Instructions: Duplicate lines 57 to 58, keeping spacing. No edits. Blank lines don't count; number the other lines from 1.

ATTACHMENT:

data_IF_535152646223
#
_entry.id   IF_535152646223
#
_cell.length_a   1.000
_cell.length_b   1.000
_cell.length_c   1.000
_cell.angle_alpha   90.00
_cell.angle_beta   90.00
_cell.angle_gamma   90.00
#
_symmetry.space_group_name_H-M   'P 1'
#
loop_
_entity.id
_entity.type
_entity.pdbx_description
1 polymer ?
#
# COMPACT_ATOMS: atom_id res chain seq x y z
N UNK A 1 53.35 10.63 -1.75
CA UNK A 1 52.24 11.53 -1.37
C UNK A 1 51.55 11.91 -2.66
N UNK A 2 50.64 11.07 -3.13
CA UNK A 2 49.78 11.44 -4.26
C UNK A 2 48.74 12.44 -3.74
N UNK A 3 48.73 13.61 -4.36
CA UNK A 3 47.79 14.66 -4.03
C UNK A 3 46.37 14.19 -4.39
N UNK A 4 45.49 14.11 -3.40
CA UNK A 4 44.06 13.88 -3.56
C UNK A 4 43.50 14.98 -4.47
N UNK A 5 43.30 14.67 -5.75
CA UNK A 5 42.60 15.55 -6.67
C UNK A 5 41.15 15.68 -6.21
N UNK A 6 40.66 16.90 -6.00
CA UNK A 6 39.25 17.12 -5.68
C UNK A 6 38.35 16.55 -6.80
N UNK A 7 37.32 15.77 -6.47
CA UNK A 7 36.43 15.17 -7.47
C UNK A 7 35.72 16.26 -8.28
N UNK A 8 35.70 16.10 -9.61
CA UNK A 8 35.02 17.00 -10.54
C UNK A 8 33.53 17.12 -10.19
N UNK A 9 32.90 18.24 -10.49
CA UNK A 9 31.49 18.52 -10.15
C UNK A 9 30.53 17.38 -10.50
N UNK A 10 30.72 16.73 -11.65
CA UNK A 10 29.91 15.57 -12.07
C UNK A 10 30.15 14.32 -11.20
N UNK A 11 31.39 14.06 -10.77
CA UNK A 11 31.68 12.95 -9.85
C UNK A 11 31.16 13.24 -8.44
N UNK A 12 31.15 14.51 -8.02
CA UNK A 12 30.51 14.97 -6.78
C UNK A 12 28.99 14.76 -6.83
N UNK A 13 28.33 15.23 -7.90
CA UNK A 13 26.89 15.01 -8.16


N UNK A 13 28.33 15.23 -7.90
CA UNK A 13 26.89 15.01 -8.16